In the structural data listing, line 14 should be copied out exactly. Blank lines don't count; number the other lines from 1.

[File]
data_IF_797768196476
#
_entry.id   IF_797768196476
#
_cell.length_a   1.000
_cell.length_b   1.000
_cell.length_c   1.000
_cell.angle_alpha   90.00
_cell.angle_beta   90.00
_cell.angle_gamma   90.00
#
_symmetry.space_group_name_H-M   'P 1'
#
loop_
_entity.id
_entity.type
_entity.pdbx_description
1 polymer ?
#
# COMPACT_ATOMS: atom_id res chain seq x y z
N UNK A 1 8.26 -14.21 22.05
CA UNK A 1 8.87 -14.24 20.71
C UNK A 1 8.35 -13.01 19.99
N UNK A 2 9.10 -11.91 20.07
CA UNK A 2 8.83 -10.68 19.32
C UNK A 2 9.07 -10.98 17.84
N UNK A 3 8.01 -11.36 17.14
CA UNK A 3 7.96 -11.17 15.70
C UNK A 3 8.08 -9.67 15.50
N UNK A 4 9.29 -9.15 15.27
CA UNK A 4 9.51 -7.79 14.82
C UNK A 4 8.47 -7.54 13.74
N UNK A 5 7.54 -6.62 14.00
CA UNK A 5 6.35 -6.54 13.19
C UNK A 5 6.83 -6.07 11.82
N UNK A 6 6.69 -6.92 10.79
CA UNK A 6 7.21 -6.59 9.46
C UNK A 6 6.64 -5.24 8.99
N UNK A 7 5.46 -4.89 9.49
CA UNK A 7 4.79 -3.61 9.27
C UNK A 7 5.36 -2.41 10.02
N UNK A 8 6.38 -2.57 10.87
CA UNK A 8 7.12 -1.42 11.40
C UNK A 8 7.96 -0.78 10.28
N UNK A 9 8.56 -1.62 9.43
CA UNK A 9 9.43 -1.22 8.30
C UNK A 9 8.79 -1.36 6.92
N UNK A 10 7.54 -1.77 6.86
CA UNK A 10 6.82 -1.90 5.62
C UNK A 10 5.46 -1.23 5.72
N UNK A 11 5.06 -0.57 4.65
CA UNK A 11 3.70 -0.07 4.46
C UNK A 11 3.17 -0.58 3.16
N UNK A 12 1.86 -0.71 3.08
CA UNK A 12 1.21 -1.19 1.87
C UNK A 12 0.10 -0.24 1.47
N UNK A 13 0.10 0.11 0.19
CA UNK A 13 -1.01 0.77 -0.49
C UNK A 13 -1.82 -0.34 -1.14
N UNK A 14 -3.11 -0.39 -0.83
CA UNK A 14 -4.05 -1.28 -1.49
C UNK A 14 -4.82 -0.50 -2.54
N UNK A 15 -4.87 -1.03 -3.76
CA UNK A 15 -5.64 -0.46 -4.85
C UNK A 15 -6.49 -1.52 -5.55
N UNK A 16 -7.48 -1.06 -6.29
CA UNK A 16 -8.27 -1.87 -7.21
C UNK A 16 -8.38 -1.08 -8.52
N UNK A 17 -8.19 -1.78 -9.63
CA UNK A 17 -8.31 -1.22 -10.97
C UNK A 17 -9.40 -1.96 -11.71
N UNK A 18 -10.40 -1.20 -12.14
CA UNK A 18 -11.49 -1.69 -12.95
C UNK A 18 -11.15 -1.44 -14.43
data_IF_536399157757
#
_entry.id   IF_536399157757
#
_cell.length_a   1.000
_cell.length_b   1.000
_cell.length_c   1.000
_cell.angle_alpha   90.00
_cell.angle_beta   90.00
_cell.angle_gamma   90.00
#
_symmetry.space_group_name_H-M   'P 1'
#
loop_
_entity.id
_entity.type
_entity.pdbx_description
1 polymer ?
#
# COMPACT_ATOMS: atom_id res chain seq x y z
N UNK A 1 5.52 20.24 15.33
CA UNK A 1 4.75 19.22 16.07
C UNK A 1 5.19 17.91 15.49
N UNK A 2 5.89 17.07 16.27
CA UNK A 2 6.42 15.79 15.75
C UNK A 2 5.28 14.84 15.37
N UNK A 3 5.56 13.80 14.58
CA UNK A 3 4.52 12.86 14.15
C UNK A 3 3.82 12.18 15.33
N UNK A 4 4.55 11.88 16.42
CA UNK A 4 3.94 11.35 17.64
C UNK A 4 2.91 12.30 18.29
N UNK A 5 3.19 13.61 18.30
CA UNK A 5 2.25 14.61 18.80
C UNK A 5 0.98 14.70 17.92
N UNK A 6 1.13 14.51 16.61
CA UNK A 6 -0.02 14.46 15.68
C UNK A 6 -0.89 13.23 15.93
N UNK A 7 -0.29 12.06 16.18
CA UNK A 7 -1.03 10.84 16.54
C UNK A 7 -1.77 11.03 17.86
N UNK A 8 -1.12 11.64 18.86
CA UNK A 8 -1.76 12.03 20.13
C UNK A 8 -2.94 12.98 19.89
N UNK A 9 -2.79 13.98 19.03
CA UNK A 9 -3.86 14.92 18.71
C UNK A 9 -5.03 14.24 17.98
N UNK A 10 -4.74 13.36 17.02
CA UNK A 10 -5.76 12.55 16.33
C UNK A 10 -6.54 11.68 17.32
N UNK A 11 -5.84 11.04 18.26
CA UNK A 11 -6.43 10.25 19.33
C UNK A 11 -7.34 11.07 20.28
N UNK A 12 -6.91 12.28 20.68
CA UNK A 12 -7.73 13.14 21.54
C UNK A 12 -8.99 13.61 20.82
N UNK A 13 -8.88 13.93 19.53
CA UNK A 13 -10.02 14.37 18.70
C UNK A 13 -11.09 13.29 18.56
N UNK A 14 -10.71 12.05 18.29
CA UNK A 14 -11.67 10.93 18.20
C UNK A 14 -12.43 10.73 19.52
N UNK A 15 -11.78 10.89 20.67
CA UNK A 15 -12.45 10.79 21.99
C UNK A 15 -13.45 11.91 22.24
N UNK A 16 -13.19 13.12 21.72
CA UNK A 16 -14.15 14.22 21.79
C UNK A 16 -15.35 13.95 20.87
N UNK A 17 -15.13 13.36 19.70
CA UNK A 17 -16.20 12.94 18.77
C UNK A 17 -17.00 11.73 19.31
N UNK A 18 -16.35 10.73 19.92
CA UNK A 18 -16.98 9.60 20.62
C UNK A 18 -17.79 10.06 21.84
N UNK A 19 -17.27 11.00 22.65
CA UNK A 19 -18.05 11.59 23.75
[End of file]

loop_